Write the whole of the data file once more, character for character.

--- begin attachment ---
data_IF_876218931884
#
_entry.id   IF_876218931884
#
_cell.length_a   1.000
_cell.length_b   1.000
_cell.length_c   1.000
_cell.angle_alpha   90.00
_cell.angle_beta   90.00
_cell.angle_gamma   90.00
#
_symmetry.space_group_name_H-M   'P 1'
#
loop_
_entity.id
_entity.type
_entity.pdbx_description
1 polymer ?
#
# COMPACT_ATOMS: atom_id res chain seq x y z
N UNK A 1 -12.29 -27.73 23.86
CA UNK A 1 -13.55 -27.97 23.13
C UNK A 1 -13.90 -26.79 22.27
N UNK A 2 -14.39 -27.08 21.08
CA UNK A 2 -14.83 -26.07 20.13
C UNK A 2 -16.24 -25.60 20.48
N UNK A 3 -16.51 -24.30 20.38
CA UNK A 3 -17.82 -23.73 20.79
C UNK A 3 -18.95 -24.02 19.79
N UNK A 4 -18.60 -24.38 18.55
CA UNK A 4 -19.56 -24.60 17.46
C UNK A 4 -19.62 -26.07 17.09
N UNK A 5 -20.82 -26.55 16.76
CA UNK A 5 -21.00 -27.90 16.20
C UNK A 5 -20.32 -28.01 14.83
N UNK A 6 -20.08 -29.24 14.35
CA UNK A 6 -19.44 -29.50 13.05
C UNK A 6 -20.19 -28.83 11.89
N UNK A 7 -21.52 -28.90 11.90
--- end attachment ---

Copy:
data_IF_876218931884
#
_entry.id   IF_876218931884
#
_cell.length_a   1.000
_cell.length_b   1.000
_cell.length_c   1.000
_cell.angle_alpha   90.00
_cell.angle_beta   90.00
_cell.angle_gamma   90.00
#
_symmetry.space_group_name_H-M   'P 1'
#
loop_
_entity.id
_entity.type
_entity.pdbx_description
1 polymer ?
#
# COMPACT_ATOMS: atom_id res chain seq x y z
N UNK A 1 -12.29 -27.73 23.86
CA UNK A 1 -13.55 -27.97 23.13
C UNK A 1 -13.90 -26.79 22.27
N UNK A 2 -14.39 -27.08 21.08
CA UNK A 2 -14.83 -26.07 20.13
C UNK A 2 -16.24 -25.60 20.48
N UNK A 3 -16.51 -24.30 20.38
CA UNK A 3 -17.82 -23.73 20.79
C UNK A 3 -18.95 -24.02 19.79
N UNK A 4 -18.60 -24.38 18.55
CA UNK A 4 -19.56 -24.60 17.46
C UNK A 4 -19.62 -26.07 17.09
N UNK A 5 -20.82 -26.55 16.76
CA UNK A 5 -21.00 -27.90 16.20
C UNK A 5 -20.32 -28.01 14.83
N UNK A 6 -20.08 -29.24 14.35
CA UNK A 6 -19.44 -29.50 13.05
C UNK A 6 -20.19 -28.83 11.89
N UNK A 7 -21.52 -28.90 11.90